In my defence, it seemed like a good idea at the time.
When I left my full-time editing job at The Sydney Morning Herald a decade ago, it occurred to me that I could write a book about how to pitch stories to the media.
Not just any book, though: this one would be written from an editor’s perspective and tell the truth, however ugly it might be.
It would be practical. It would be down to earth. It would genuinely help PR and marketing people. Hell, it might even be blasphemous.
Surely, I thought in my delusion, this would lead to me bathing in tubs of cash while publishers swooned over me.
The only problem was that no publisher even wanted to look at it – and so, fired up, I wrote it anyway and self-published.
Well, it didn’t lead to tubs of cash – though it did sell roughly 750 copies and landed me some fun gigs, from a column in The Australian’s media section to working with some PR firms behind the scenes.
And yet, when I look back on it, I cringe – which is why I’ve written the second edition.
For starters, I’ve learnt a lot since I wrote it. Back then I simply knew what did and didn’t work when pitching to editors – but since then I’ve immersed myself in every aspect of marketing that I could, from usability to email marketing, and so some of what I’ve learnt is now in this second edition.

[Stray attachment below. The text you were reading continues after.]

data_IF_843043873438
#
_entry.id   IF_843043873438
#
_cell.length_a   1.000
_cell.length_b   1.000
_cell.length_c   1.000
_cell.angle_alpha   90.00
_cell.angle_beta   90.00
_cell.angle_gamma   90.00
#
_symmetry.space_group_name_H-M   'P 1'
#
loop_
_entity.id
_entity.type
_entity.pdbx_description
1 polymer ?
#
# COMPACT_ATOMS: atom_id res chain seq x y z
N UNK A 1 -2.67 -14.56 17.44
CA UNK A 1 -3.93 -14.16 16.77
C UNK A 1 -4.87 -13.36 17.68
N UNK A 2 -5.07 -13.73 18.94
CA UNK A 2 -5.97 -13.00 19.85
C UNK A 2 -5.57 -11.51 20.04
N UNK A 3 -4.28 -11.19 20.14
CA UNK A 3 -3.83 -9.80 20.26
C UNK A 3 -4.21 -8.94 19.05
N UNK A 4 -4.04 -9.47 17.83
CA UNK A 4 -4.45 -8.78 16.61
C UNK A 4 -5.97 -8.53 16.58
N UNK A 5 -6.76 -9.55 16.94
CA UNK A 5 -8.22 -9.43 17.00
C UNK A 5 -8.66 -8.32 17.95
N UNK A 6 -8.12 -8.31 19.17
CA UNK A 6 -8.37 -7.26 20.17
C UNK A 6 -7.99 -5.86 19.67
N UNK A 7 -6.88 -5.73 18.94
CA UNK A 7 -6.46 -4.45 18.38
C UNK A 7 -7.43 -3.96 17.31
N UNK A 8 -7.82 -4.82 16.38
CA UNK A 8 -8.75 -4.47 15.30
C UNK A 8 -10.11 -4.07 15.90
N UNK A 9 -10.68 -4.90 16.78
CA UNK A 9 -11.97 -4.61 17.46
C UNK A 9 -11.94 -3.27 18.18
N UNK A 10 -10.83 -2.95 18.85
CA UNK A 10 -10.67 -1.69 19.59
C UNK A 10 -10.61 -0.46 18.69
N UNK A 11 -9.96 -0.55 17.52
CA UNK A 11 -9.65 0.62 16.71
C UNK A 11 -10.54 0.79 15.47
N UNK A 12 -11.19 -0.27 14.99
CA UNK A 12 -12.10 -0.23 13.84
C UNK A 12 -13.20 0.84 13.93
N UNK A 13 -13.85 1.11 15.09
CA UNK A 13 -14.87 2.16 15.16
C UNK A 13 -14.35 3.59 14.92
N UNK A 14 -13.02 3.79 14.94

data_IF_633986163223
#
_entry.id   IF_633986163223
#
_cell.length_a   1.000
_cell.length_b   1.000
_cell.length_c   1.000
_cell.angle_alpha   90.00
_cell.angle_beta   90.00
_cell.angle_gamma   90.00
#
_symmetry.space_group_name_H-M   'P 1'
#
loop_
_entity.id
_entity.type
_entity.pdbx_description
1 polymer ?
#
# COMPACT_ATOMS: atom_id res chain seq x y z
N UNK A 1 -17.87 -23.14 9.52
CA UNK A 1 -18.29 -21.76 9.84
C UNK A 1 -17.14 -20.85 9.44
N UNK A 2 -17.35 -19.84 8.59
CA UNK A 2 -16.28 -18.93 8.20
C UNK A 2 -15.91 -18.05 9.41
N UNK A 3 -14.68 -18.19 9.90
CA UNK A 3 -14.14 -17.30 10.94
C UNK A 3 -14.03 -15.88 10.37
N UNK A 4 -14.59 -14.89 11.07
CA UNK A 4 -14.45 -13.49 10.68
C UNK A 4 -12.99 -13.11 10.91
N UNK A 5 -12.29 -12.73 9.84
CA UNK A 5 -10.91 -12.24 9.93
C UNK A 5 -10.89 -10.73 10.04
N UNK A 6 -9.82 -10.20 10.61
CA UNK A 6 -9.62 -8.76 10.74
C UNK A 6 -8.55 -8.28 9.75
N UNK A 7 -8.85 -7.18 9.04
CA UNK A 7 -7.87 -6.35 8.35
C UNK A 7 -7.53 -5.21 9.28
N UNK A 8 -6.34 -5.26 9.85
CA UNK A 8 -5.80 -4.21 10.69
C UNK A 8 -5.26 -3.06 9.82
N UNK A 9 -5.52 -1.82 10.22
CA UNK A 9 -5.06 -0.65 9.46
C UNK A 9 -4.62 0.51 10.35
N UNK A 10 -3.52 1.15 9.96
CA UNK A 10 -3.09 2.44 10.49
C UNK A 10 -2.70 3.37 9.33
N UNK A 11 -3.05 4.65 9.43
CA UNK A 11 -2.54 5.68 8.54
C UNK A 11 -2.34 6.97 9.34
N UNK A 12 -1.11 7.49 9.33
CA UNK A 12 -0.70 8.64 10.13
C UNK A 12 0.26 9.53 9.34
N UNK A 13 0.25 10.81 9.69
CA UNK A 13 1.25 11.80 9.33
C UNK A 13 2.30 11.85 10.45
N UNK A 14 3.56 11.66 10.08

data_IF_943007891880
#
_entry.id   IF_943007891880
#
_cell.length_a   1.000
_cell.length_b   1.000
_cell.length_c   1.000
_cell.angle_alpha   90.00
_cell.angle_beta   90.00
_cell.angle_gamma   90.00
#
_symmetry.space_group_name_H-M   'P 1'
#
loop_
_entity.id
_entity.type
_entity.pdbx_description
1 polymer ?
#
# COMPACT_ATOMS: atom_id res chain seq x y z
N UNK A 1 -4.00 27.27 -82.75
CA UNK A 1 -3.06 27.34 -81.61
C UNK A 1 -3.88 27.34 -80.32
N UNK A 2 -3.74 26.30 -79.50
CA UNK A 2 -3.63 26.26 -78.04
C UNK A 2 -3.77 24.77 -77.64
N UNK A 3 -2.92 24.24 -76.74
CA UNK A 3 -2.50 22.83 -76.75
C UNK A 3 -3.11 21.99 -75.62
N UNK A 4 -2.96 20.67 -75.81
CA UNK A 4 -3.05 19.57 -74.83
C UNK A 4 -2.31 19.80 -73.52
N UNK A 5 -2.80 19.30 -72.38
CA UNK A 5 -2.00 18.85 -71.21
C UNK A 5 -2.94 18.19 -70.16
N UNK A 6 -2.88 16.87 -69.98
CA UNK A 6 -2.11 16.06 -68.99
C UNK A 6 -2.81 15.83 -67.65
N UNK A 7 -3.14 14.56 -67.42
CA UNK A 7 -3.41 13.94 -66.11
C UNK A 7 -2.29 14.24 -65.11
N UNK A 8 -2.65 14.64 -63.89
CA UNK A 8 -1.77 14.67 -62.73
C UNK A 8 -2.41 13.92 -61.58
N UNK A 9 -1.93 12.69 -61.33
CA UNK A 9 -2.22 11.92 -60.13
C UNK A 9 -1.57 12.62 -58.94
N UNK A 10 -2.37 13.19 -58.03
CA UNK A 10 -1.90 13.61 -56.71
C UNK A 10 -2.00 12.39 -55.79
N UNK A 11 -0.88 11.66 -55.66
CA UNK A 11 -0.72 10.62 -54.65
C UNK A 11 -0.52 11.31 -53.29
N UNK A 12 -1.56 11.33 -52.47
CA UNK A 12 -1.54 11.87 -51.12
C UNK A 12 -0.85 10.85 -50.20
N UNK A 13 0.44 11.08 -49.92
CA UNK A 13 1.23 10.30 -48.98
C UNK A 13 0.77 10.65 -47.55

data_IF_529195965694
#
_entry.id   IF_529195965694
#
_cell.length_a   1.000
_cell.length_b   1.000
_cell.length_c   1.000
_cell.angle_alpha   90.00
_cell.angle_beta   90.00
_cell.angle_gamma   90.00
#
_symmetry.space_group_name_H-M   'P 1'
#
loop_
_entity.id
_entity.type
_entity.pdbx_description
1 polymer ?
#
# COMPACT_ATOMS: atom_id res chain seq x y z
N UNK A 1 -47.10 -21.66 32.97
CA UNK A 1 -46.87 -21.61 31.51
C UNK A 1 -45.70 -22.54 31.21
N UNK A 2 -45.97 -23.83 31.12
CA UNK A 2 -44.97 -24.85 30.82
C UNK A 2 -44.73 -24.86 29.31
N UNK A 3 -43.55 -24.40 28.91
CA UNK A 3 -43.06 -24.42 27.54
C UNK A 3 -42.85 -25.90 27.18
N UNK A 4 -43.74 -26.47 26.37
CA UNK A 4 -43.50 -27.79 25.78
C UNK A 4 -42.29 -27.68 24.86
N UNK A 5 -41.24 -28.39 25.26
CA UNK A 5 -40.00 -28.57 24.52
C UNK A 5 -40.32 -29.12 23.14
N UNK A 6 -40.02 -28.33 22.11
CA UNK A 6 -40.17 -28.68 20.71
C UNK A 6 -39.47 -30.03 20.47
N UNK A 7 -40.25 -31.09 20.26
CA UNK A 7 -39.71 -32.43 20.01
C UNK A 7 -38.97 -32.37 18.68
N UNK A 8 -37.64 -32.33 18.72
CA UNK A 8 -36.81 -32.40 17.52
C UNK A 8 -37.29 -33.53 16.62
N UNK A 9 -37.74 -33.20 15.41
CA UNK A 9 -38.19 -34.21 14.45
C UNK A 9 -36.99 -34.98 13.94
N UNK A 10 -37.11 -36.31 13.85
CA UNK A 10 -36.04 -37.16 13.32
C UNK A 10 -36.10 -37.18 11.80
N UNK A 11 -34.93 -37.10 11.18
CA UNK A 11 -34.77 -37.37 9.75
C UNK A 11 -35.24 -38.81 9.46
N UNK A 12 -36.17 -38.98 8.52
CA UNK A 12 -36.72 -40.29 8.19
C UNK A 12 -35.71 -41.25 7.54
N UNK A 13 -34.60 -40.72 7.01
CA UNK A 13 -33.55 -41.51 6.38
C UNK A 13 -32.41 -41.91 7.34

Secondly, I began to identify more with marketers and PR than journos. As I slowly – perhaps painfully – evolved (at least slightly), I also began to empathise more with their plight of pitching to bastards like me.
And on top of that, the longer I’m not a journo, the more of a human I’m becoming.
Don’t get me wrong: there are many great journos out there. But there’s something about being a journo that, to be honest, has a negative effect on many.
Perhaps it’s because you need a massive ego to think you have the right to write for a mass audience. Perhaps it’s working in a high stress, deadline-based environment. Then again, maybe it’s simply the annoyance of receiving countless pitches every five minutes of every working day that warps you. Either way, many journos have a chip on their shoulder and, although I tried not to be one of them, in retrospect maybe I was.
As such, the second edition is slightly more … well, hopefully mature, although I tried not to Bowdlerise my book too much. After all, as much as that first edition makes me cringe in retrospect, I had many lovely PR people contact me afterwards to say that they, or their staff, found the honesty in it helpful. (I also had several PR people call me nasty words I’d rather not mention right now, but there was definitely more positive than negative feedback.)
And so, on that note, the second edition of Dealing with Grumpy Editors is now available.
You can buy it from Amazon for $4.70, and if you print it out and buy me chocolate cake or whiskey I might even autograph it for you.